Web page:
technological gardens

halfmoonhead  asked:

Can you elaborate on your thoughts on urban farming/the rich vs poor?

I think there are three issues:

1. Who makes money? (As in, “the big bucks”)

I’ve talked about this a lot with sex and farming, in that even when there is a sizeable portion of female farmers (30-50%), less than 3% of operations of a large scale are owned by women.

As the article said, you could break down who actually makes money from urban farming projects (and vertical, hydroponic, and aquaponic systems especially), by race and sex. Overwhelmingly it’s young white males with access to investment capital who actually make the big bucks, while women and minorities tend to the non-profitable, community-building, soil-based farming projects.

This is a wage gap, and an opportunity gap.

2. Who can treat gardening like performance art, and who does it to survive?

Someone with an MFA and very little practical knowledge about plants can dream up a floating urban garden project, and have all their permits expedited and get grant money flowing in.

Immigrant grannies who live in inner city communities and know how to grow everything in their front yards are the ones who are more likely to face zoning violations, resistance from municipal authorities, and run up against architectural controls.

This is not even getting in to issues like gentrification and environmental racism, that also limit access to safe places to grow.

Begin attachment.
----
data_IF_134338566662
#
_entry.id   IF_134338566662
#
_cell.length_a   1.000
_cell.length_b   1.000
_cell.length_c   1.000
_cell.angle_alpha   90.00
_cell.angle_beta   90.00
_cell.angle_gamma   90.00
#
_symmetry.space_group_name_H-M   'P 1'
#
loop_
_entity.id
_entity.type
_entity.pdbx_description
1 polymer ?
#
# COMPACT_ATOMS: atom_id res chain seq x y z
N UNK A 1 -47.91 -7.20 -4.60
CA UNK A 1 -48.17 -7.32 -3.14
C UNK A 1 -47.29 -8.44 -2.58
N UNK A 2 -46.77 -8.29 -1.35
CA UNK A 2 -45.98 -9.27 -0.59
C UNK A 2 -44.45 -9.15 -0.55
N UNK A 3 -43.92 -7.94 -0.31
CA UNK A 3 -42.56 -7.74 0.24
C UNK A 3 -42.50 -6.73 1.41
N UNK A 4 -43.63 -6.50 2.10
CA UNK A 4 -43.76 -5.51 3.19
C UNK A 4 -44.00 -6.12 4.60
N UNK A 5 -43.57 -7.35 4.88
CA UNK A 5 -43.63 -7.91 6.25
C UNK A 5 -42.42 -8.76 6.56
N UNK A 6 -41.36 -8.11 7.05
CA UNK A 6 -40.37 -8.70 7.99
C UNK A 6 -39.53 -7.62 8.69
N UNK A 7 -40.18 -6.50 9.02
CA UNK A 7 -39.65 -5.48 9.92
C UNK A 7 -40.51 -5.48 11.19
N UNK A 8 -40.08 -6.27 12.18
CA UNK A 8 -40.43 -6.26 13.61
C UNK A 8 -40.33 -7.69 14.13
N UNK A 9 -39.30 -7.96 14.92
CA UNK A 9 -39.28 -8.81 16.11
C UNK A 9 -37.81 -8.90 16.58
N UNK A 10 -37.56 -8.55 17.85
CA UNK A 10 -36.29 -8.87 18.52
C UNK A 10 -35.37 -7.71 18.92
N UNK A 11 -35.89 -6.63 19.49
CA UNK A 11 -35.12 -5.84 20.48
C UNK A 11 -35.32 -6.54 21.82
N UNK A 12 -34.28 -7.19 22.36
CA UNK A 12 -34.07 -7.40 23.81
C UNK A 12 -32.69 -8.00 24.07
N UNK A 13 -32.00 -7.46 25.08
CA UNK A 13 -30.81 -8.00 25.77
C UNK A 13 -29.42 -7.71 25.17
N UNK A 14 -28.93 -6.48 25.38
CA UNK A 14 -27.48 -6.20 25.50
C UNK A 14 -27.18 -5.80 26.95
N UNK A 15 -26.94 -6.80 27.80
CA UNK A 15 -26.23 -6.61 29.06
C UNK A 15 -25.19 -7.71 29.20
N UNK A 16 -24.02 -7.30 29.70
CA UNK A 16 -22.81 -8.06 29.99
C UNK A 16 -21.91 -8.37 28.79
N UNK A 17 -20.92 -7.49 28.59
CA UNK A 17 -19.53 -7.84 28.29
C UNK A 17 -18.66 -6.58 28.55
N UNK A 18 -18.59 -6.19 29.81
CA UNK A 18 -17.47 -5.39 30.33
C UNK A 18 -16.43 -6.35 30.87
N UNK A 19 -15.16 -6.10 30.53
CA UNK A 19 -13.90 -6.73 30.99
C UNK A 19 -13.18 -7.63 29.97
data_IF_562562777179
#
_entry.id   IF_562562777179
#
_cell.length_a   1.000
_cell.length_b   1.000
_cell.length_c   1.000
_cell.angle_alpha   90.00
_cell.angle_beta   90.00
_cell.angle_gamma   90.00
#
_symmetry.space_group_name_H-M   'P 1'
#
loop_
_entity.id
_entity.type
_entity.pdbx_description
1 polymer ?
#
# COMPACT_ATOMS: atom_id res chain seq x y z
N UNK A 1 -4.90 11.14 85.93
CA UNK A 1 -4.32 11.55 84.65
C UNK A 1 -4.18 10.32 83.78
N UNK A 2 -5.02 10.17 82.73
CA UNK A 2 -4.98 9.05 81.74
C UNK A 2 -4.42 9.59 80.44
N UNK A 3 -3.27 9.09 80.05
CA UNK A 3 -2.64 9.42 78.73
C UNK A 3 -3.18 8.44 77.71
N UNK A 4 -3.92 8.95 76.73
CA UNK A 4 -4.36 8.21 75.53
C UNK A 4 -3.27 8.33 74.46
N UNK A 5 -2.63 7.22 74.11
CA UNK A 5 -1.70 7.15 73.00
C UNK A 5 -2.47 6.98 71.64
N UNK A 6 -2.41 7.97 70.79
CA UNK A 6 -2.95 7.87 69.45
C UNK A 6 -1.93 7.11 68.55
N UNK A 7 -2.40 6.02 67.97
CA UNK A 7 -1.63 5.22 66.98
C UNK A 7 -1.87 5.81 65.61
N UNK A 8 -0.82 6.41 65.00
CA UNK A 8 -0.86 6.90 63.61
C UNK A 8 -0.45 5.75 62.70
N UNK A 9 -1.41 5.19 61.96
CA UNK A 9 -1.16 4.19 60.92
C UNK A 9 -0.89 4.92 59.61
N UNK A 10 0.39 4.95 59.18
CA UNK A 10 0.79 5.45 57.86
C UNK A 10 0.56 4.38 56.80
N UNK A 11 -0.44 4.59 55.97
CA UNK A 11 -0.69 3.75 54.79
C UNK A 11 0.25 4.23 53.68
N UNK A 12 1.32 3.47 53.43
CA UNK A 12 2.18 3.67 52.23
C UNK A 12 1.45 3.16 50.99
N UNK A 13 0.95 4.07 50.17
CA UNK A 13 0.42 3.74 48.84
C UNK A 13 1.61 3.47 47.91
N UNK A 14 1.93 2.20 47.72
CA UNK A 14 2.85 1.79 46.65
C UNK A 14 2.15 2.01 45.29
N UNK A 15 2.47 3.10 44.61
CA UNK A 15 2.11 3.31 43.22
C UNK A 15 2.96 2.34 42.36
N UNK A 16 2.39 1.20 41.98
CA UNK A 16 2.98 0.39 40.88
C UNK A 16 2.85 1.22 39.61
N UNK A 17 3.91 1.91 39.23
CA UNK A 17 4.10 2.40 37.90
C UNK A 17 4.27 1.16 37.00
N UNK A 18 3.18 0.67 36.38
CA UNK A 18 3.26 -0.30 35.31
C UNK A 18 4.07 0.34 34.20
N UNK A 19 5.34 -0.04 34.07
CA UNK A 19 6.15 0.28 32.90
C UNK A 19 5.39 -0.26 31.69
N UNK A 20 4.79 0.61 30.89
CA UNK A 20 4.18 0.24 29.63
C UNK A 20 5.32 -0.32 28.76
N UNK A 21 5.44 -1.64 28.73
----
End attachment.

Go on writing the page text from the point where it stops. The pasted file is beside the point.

3. Who does the “urban farming is the future” paradigm, serve?

I think languishing rural communities really get thrown under the bus in all this: “urban farming” has a cool factor, whereas traditional farming conjures up words like ‘redneck,’ and ‘hillbilly.’

Rural communities are being de-populated by urbanisation, and family farms are being bought up by mega-producers, and this is something that is dangerous for the food system. It’s only allowed to happen more when agricultural innovation is seen as something synonymous with “urban.”

Moving out on to the land to do sustainable soil-based production doesn’t have the same cachet as building a rooftop project out of shipping containers, even if the productivity may be higher and environmental impact lower.


In essence I think it’s complicated, but it mostly boils down to the actually profitable business of “urban farming” becoming the domain of already-on-top urbanites.

anonymous asked:

Do you think Ned Stark was successful in anything? Your metas heavily emphasize his failures, faults, and shortcomings. Do you think there was anything he was good at other than being viewed as a good man and moral? I don't see many people acknowledging positive aspects of him-other than he loved his family and was relatively a 'good' person, but that seems to be done more to lighten the criticism of him. Why is he so beloved in the book if he was such a fuck up to his family and the North?

Um, should I not criticize him where criticism is due? Or when an issue he did not handle properly is being discussed? I criticize Ned but I do not denounce him. It’s not that I’m heavily emphasizing his faults but there are places where Ned erred, even if it was sympathetic or understandable in some occasions. I’m generally against considering only one aspect of Ned’s personality as an indication of who he is as a whole, be them his virtues or his faults. My analysis of his motivations or his actions in a certain event isn’t a blanket condemnation of the character or any attempt to argue that he is a fuck up or a bad person. Flawed, certainly, but not bad. Far from it actually. The text itself criticizes Ned  because he, like every other character GRRM writes, is not a saint. He is one of the good ones, but he is not an impeccable untouchable paragon of all that’s good and right. He stands out, certainly, since he is sometimes the only person to speak up against some truly vile things (like the fight with Robert over his condoning of Elia and her children’s murder, or the one over Robert’s command to assassinate a pregnant Daenerys, in which he was joined by Barristan Selmy) but, well, Mycah.